A collection of essays by the writer of the popular blog Baby Sideburns that covers the aspects of parenting that are not covered in traditional parenting books.
Why I picked it up: I despise most parenting books. They are filled with impossibly ridiculous advice from people who probably have a fleet of nannies to do the real work of raising kids. And I was delighted to see a book on the library shelf with "a-hole" in the title.
Why I finished it: There were many times when I was certain this book was written just for me. Like all parents, I have some baby poop stories that I love to overshare with my childless friends. Alpert has an entire chapter dedicated to poop. I was in stitches reading her discussion of the proper use of “shit” versus “shat.” Honestly, we don't use "shat" enough in our swearing. I really want to sit down with Alpert and tell her about the mall visit where my son broke a blender carafe in a department store and my daughter blew out a diaper so badly that I had to take off her shirt and use it as a wipe. I was sure that mall security was going to escort us off the premises. Alpert's frank discussions on diaper blowouts, sex, and her hatred of Caillou made me want to buy her a beer, or at the very least, finish the book.
It's perfect for: Trina who is about to have a little a-hole of her own. She's been fretting over buying the perfect things for her baby. I really want her to read the first essay, which is on things that you don't need for your baby. The best advice in the book is to save money by not buying cutesy, printed sheets because they’re going to get stained. Alpert suggests buying them with brown amoeba shapes because that's how the baby will decorate them anyway.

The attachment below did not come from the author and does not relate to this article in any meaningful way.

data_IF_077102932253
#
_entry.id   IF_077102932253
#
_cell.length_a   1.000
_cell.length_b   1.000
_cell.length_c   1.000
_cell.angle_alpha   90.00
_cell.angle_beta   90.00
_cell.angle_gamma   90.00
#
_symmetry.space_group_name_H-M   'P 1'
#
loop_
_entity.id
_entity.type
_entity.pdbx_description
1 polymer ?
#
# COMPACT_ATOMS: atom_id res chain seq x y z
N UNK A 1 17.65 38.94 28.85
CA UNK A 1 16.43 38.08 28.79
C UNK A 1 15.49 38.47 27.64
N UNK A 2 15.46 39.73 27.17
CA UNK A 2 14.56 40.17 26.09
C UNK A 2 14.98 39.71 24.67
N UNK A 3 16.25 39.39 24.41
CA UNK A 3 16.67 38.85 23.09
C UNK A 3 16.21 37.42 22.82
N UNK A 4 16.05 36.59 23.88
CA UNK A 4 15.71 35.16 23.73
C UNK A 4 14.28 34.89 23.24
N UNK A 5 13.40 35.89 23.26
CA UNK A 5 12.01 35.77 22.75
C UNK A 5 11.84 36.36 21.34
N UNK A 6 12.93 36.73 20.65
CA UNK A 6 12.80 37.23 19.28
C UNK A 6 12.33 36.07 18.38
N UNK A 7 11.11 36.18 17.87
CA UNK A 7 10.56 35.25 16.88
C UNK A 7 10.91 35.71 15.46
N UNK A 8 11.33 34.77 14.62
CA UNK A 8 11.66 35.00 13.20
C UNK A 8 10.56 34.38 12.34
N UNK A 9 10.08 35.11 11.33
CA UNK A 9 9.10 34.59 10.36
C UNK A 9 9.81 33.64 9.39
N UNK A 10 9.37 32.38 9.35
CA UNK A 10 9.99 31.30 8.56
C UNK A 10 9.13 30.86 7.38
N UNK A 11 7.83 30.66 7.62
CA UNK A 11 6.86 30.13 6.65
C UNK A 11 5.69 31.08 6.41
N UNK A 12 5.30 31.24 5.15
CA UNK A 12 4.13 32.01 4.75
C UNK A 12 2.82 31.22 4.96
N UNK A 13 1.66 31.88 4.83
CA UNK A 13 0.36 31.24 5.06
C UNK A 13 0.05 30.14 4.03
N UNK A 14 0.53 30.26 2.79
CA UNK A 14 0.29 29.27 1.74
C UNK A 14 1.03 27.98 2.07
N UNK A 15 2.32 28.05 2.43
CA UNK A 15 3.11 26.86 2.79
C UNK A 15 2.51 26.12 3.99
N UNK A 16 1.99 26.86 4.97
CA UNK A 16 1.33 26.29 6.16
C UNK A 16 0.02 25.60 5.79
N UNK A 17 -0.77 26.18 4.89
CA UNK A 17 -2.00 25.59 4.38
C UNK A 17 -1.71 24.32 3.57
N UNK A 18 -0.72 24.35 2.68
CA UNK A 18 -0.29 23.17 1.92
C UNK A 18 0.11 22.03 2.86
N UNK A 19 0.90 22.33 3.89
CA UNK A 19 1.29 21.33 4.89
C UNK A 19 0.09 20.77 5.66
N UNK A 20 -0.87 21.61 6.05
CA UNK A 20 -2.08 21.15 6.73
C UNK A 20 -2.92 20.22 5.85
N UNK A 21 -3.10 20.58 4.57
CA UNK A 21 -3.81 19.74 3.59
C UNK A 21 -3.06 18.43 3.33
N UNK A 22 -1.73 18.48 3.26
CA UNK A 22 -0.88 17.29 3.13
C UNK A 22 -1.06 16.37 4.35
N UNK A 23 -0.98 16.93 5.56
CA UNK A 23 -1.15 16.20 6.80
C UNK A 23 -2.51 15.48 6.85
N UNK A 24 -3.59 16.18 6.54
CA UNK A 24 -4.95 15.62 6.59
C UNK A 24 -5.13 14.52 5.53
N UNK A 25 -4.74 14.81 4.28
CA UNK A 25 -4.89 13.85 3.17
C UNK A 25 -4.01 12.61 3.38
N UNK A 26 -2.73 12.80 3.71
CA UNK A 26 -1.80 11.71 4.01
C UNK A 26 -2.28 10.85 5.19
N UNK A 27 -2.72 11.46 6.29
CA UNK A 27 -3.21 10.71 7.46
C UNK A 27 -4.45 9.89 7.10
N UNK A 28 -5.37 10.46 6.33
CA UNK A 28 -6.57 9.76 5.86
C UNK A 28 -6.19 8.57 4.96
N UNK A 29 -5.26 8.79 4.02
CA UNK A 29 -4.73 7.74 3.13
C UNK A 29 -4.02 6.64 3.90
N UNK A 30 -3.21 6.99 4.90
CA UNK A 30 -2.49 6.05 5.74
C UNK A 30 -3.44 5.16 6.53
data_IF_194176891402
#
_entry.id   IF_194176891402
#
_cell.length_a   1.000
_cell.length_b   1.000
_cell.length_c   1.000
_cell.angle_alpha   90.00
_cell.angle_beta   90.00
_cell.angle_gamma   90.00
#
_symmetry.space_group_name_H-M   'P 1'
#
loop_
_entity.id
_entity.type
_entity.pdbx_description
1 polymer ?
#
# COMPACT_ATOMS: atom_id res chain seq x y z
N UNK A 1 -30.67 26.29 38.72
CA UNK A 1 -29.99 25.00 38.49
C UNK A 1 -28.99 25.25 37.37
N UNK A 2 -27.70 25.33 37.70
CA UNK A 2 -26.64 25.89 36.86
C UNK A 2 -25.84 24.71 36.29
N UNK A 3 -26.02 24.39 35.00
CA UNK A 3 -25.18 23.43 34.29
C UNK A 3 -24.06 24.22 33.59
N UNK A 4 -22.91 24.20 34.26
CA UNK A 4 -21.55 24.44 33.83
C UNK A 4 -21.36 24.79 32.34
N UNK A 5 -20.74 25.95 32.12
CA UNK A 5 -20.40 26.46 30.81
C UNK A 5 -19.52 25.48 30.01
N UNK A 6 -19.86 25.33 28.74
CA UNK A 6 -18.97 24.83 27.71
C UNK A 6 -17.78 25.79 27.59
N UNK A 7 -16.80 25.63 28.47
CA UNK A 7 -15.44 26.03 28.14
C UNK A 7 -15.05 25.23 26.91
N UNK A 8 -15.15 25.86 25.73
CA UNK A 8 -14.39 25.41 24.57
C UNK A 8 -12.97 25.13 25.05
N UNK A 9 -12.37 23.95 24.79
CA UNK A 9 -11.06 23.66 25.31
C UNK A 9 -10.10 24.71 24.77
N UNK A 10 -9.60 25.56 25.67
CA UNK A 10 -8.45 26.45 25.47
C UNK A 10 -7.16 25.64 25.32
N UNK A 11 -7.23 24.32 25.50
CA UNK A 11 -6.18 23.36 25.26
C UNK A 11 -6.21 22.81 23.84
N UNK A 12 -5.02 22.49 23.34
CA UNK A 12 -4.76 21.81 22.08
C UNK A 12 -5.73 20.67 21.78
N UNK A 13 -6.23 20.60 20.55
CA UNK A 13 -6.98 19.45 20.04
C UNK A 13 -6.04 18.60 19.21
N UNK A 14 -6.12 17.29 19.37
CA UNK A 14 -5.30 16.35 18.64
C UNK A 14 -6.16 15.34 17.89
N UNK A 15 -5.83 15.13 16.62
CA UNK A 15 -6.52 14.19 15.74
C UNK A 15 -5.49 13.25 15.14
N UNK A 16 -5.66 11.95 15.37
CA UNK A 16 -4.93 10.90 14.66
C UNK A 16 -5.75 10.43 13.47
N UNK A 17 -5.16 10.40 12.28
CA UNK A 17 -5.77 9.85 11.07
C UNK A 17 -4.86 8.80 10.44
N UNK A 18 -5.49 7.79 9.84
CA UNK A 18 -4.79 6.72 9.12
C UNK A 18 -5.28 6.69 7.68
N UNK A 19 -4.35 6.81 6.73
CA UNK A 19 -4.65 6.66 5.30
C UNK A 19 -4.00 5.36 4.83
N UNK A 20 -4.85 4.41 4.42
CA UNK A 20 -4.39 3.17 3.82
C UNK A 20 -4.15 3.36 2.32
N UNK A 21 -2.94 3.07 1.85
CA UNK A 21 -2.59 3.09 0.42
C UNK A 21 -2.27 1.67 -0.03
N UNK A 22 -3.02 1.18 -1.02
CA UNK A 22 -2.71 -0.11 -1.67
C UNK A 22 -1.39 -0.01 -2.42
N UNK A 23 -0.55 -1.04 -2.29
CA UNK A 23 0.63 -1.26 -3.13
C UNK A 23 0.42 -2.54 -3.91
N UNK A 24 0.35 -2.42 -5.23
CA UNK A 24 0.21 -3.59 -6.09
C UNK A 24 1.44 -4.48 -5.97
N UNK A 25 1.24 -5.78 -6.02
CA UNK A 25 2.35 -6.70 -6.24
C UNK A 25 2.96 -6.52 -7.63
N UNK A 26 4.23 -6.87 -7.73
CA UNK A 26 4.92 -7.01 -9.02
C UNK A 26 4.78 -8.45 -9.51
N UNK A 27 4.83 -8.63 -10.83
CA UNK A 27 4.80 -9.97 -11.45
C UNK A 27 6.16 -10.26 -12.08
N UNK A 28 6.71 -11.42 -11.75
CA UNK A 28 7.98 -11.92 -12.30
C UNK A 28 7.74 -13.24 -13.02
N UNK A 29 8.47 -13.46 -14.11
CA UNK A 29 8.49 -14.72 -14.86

While debating literature’s greatest heroines with her best friend, thirtysomething playwright Samantha Ellis has a revelation—her whole life, she's been trying to be Cathy Earnshaw of Wuthering Heights when she should have been trying to be Jane Eyre. With this discovery, she embarks on a retrospective look at the literary ladies—the characters and the writers—whom she has loved since childhood. From early obsessions with the March sisters to her later idolization of Sylvia Plath, Ellis evaluates how her heroines stack up today. And, just as she excavates the stories of her favorite characters, Ellis also shares a frank, often humorous account of her own life growing up in a tight-knit Iraqi Jewish community in London. Here a life-long reader explores how heroines shape all our lives.
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Young Kitty Genovese, a bartender in a safe neighborhood in New York City, was heading home at three AM when she was attacked by a knife-wielding criminal. The man stabbed and assaulted her near her apartment building. Her screams woke up quite a few people; thirty-eight people reportedly saw or heard the attack. Her attacker left her wounded, went to his car to get away, then, when no one appeared to help Kitty, he went back and finished her off. Kitty, bleeding heavily from several wounds, suffocated because air in her lung cavities didn’t allow her to draw a breath. Papers had a field day reporting how none of the witnesses were willing to get involved. (One “hero” did yell to "leave her alone” and a few others called the police.)
Why I picked it up: I knew of this case and Kitty's name. For her life and death to still be relevant fifty years after her murder, it had to be important. I wanted to know all the details.
Why I finished it: The murderer was frightening. He had committed several other crimes, including rape and murder, and engaged in necrophilia with his victims’ bodies. He was cold and dispassionate, even when detailing this crime to police. He was the scariest part of the book because he seemed normal; he had a steady job, a wife, and kids.